This week on Facing the Future, we listen to a veteran Blue Dog Democrat bark one more time. That would be Congressman Jim Cooper (D-TN) who has represented his Nashville area district for more than three decades. Concord Coalition national field director Phil Smith and I spoke with Cooper about his decision not to seek re-election after a Republican state legislative redistricting plan divided his district among neighboring Congressional districts all currently held by GOP representatives. Cooper was a founding member of the Blue Dog coalition in the House, a group of fiscally conservative Democrats who have consistently emphasized responsible budgeting and bipartisan cooperation.
According to Cooper, voices like his are increasingly lonely in Congress, but he remains committed to being an advocate of sound fiscal policy for younger Americans.
Cooper drew a comparison with environmental policy. “I’ve always had a good environmental voting record,” he said, “and our young people are especially concerned about that. They understand sustainability when it comes to the environment. Unfortunately, many of them do not understand sustainability when it comes to our budgeting.”
“If you can’t afford it, it’s not going to happen. Budgets constrain all human activity. We can’t wish budgets away, we have to deal with them. Ideally, we need to live within some sort of reasonable constraint, so we can still borrow money when we need to. We’ve been playing fast and loose with this for a long time.”
Cooper points out that younger generations of Americans have grown up in an era with near zero interest rates, which has created a false sense that debt has very little cost. As interest rates start to rise to combat growing inflation, that bubble will burst and there very well could be a day in the not too distant future when the largest federal line item of spending is servicing the national debt.
While conservative on fiscal matters, Cooper advocates some very progressive social, economic, and environmental views. He says he would rather be spending federal funds on those programs to lift people out of poverty and reduce income inequality. But to do that, we have to address the national debt.
Cooper says a big part of addressing the national debt is getting health care costs under control, which he says are sinking the economy, and many Americans are simply unaware of the growing chunk of their paychecks these costs eat up.
“The main reason that Americans have faced more than 30 or 40 years of cash wage stagnation is the fact that the cost of their health benefits has been exploding,” said Cooper. “Overall compensation has actually more or less kept in line with the economy. But unless you get sick that year, you don’t see any value in your health insurance. Right now, it’s upwards of $20,000 a year for a family policy. That’s a lot of money. And in fact, we’re not getting the value for it that we should, because other nations actually have healthier populations and are spending far less money. So we have to rein in our health care sector, and we need to get value for money. That’s what we look for in all other parts of our economy, but in health care, because it’s so hard to measure, some people foolishly think that because it’s expensive, it must be good.”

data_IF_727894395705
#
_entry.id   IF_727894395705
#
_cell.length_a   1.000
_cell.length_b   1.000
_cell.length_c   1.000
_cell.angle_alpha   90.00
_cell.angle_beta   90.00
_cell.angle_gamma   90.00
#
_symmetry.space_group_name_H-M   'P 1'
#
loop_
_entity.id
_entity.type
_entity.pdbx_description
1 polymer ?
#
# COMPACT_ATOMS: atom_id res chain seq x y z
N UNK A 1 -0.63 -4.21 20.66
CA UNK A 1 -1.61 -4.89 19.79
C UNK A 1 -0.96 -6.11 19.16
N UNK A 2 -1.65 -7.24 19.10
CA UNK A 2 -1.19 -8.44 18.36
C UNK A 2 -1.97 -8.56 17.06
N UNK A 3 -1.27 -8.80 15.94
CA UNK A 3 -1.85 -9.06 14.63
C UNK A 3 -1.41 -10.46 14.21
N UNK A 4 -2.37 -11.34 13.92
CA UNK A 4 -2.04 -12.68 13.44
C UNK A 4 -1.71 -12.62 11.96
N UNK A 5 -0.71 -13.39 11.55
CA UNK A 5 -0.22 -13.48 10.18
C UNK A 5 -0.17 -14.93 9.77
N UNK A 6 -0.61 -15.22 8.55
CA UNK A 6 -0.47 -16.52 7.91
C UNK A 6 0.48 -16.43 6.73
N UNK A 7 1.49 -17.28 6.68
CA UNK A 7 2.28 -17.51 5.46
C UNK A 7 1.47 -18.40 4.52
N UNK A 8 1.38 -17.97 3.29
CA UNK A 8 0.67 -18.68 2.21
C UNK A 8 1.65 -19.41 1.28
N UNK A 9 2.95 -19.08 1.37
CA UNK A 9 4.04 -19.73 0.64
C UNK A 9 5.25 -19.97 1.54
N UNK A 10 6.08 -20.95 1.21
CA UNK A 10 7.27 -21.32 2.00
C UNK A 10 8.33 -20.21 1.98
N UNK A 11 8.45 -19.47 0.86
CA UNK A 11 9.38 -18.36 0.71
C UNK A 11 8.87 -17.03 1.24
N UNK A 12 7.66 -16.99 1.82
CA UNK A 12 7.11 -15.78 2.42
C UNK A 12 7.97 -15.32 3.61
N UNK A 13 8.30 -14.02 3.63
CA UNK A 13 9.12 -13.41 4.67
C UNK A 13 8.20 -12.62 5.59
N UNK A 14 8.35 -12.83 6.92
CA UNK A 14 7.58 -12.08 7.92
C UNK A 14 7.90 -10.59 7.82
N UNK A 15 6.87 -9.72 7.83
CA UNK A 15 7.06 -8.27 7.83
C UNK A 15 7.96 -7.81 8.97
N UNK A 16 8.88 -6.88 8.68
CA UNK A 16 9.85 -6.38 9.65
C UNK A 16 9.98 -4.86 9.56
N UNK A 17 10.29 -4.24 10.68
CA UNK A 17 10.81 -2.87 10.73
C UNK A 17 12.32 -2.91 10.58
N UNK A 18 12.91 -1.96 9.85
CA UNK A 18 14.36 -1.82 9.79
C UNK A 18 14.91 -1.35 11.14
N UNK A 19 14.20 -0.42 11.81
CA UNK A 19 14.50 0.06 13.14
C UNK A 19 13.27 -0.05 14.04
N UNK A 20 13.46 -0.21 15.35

Cooper gives credit to the Trump administration for federal legislation that attempts to force hospitals and other health care providers to show full price transparency, but says only half of all of those mandated to provide a full accounting of their costs are actually doing so.
One other issue Cooper says he hopes Congress can make progress on is comprehensive immigration reform that reorients our policy towards attracting more people of working age from across the globe, in order to provide long-term stability to our labor force and keep the economy growing for the next 30-50 years.
On our later segment of the program, Concord Coalition policy director Tori Gorman and chief economist Steve Robinson joined me to review the astoundingly good jobs report for the month of January, which showed 467,000 new jobs created and shattered even the most optimistic projections. We also explore how these jobs numbers might impact the Congressional debate over appropriations, and reflected on a rare moment of recent bipartisan comity between two prominent members of the US Senate.
Hear more on Facing the Future. I host the program each week on WKXL in Concord N.H., and it is also available via podcast. Join me and my guests as we discuss issues relating to national fiscal policy with budget experts, industry leaders, and elected officials. Past broadcasts are available here. You can subscribe to the podcast on Spotify, Pandora, iTunes, Google Podcasts, Stitcher, or with an RSS feed. Follow Facing the Future on Facebook, and watch videos from past episodes on The Concord Coalition YouTube channel.